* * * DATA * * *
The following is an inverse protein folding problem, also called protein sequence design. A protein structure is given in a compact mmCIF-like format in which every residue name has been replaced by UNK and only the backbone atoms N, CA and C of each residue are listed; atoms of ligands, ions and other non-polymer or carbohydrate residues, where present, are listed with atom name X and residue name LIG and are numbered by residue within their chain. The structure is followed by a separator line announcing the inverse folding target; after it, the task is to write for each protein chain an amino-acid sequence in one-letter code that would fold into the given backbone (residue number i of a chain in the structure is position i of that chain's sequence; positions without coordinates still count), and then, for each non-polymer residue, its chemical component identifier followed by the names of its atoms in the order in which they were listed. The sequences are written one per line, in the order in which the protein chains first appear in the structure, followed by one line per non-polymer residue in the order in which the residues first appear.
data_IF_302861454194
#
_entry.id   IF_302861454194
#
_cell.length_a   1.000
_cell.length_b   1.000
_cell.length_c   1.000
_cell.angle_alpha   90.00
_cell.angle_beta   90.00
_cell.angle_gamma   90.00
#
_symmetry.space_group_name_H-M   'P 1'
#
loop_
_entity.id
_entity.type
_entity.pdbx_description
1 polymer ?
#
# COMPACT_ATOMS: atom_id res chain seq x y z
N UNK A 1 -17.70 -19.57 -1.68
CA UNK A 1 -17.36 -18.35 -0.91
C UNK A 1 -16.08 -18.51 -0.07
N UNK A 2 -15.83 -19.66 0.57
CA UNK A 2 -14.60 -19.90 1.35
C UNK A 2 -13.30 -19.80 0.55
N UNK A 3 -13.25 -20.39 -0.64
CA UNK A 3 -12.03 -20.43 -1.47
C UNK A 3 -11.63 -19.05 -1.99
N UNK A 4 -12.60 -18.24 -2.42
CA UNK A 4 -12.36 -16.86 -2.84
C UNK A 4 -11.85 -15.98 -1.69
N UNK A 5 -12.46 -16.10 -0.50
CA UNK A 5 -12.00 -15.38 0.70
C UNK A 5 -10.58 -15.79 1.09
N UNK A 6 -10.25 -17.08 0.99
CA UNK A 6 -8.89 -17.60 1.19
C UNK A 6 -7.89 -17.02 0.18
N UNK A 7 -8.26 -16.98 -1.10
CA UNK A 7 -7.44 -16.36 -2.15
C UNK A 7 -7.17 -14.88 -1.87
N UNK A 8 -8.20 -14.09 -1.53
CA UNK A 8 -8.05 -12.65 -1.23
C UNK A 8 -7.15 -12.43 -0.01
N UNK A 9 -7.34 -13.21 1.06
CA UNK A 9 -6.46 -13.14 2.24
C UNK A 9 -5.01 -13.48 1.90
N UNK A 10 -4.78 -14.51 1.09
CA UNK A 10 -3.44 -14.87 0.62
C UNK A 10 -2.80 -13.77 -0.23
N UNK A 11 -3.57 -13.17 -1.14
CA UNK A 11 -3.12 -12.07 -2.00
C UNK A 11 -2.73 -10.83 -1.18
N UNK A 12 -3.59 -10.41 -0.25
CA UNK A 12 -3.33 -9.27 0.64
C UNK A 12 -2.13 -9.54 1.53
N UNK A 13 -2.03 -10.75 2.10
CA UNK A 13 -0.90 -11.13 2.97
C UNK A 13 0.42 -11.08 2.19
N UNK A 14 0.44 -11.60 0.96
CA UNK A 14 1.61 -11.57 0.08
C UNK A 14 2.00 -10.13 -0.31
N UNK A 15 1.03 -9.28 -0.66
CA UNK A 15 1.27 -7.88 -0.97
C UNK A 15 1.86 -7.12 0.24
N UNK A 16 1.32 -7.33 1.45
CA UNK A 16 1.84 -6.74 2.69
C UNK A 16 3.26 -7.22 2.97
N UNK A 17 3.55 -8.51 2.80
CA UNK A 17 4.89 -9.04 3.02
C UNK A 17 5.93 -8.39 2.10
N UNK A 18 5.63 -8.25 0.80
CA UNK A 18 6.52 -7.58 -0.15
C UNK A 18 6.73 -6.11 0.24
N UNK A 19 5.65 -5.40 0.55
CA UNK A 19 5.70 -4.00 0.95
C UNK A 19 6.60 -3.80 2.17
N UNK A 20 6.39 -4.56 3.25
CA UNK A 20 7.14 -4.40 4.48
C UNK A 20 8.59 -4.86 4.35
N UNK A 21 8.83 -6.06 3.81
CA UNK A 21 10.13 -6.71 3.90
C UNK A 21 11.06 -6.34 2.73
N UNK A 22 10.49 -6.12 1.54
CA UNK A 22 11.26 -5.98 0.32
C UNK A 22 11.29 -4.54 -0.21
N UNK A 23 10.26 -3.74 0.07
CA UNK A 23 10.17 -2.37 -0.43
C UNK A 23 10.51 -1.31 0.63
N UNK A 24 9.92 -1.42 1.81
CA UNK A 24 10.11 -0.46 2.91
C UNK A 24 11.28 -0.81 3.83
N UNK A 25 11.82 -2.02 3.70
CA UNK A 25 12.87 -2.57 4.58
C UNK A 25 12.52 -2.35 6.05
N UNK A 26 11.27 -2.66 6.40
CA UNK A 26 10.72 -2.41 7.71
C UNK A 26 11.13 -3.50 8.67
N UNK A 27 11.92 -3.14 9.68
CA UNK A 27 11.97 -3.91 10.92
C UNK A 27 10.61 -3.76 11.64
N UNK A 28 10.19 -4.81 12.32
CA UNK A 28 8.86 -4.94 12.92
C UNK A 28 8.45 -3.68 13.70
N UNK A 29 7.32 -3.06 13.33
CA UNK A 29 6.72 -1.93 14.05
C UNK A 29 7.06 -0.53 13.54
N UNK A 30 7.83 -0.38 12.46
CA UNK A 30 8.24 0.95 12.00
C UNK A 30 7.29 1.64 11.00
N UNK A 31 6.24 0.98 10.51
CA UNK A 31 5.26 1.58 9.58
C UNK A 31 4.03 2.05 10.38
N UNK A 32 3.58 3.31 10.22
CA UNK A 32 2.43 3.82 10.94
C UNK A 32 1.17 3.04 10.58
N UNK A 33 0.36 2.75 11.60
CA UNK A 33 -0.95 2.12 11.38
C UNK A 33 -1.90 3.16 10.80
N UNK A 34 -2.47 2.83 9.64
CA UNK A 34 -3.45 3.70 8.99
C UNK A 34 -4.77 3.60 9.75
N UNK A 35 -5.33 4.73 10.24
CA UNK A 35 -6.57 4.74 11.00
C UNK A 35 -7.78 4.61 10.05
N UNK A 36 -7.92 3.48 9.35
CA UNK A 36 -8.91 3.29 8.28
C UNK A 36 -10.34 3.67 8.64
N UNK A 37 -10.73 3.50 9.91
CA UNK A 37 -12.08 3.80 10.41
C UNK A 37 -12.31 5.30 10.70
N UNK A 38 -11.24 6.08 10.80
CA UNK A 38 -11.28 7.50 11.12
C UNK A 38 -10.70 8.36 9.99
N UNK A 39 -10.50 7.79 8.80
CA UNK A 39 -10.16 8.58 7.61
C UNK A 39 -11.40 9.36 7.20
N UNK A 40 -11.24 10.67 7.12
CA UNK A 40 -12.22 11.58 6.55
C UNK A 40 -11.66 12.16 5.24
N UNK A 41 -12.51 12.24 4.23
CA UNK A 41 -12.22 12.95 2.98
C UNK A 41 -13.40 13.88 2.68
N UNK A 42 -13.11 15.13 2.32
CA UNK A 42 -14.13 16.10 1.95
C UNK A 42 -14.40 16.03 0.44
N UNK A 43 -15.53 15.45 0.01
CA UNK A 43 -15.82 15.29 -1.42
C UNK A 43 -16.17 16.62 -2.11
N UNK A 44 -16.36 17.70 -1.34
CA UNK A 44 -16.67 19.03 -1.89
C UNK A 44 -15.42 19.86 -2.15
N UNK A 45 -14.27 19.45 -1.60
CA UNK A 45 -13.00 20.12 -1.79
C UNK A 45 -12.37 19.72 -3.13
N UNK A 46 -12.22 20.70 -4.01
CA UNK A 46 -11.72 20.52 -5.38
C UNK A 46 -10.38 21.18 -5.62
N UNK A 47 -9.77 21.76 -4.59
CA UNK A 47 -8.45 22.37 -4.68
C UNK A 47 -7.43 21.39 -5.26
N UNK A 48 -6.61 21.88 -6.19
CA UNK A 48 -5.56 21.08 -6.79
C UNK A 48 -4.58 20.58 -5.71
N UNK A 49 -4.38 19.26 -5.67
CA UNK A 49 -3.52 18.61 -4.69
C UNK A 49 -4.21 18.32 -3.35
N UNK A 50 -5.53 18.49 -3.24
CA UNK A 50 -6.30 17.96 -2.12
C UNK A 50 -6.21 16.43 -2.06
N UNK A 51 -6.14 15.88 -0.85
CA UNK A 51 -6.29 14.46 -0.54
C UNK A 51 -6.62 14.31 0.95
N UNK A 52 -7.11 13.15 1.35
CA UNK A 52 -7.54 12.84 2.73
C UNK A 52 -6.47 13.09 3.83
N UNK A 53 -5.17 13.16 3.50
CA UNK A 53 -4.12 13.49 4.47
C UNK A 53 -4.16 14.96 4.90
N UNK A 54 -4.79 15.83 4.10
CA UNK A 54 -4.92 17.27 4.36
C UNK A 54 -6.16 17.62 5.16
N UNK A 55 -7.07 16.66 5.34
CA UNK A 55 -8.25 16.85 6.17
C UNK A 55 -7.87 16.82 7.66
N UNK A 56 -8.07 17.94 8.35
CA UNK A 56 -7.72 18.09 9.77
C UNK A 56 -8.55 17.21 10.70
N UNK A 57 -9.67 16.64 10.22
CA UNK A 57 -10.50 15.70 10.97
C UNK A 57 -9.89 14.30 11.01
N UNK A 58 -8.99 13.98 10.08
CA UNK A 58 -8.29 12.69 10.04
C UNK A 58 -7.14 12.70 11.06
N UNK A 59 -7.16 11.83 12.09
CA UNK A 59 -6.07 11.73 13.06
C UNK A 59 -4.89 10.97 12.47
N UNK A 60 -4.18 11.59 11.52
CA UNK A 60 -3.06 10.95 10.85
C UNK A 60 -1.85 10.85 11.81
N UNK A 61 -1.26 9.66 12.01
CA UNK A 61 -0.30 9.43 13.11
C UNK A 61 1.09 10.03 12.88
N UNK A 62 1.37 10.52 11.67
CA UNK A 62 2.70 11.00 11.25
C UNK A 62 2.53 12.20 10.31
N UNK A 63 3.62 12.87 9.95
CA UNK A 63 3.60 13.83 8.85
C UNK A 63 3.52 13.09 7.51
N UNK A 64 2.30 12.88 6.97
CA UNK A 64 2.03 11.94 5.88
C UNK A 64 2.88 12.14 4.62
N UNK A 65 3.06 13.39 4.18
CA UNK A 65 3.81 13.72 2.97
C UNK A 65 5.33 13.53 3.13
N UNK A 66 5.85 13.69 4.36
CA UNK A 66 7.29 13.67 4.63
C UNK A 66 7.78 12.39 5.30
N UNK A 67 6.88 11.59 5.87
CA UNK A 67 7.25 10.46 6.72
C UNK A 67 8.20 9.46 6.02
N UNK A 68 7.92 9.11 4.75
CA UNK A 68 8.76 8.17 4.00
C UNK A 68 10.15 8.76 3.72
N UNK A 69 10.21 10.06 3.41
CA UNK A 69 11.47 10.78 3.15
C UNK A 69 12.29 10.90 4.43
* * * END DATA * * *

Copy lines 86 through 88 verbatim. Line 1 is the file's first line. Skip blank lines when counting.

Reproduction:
CA UNK A 22 11.26 -5.98 0.32
C UNK A 22 11.29 -4.54 -0.21
N UNK A 23 10.26 -3.74 0.07